Former collegiate athlete Sophia Lorey spoke at the event.

“At 18, I was able to live out my dream,” Lorey told the crowd. “But current 10-year-old girls cannot live out the same dream as long as men are allowed to compete in women’s sports.”

After library officials including Love told Lorey not to label the transgender women as men, saying it would violate the library’s code of conduct, Lorey went on to describe them as “biological men” instead.

Eventually, the suit says, Love turned off the projector to halt the event and participants, including Lorey, left.

“I felt like there was ideological discrimination,” Lorey later told The Sacramento Bee.

Speakers line up on stage during the Yolo is for Everyone event at Davis’ Central Park on Tuesday, Oct. 10, 2023, as members of the community ralled in support of the LGBTQ community after recent bomb threats against the city’s schools and library.
Speakers line up on stage during the Yolo is for Everyone event at Davis’ Central Park on Tuesday, Oct. 10, 2023, as members of the community ralled in support of the LGBTQ community after recent bomb threats against the city’s schools and library.

Bomb threats and a restraining order

In the days following the showdown, the library and the Davis Joint Unified School District received six bomb threats, and although officials said there was no evidence linking the threats to the library events Davis police, including Chief Pytel, said a possible correlation “cannot be ignored.”

Bourne, the Yolo Moms for Liberty chapter chair, believes the district tried to intimidate her from speaking out on gender ideology issues by serving her a “workplace violence restraining order.”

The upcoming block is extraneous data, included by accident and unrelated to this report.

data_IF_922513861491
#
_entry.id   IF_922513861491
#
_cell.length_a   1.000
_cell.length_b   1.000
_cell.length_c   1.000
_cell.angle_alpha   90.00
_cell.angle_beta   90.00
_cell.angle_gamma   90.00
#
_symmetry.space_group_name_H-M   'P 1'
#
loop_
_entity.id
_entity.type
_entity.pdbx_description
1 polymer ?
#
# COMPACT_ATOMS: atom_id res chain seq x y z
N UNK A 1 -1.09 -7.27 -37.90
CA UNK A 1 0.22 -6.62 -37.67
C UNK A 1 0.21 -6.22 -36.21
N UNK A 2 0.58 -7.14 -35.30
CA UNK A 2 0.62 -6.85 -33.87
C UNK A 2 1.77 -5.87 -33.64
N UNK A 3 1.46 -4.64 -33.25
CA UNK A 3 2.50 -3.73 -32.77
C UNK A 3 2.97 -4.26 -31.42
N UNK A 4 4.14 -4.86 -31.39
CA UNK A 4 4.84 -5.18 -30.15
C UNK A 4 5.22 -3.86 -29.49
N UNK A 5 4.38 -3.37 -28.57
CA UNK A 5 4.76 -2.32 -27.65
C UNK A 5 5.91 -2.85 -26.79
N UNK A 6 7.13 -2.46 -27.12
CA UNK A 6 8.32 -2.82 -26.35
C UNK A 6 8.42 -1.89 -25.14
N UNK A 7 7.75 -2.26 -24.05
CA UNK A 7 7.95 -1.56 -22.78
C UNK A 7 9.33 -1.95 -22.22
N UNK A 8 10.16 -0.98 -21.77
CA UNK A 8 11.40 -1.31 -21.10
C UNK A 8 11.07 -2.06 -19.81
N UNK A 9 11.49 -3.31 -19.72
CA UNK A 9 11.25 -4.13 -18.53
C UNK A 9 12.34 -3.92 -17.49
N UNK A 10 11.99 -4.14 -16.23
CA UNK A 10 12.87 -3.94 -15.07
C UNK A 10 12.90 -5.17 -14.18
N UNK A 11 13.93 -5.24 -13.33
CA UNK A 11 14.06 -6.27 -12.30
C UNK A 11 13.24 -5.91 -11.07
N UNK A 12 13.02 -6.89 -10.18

The temporary restraining order, filed Oct. 5, barred Bourne from being within 100 yards of any “school district property” and five school district officials, including teachers, she said. It also prohibited her from posting anything on social media that had “personally identifiable information” about a district employee, she added.

“I’ve never done anything to threaten any kind of violence towards anybody,” Bourne said.

But the district “voluntarily” dismissed the temporary restraining order against Bourne before arguments in court could be heard. A notice of dismissal was filed Nov. 30 by the district, court records show.

It’s unclear why the district scrapped its request. Kristin Conner, a district spokeswoman, said that the district could not comment on matters of pending litigation, but that the district would continue to make decisions for the safety and well-being of its students, staff and community.

Bourne said the restraining order’s dismissal disappointed her — she had lots of questions for school administrators.

“Maybe there’s ... some other options for future hearings,” Bourne said.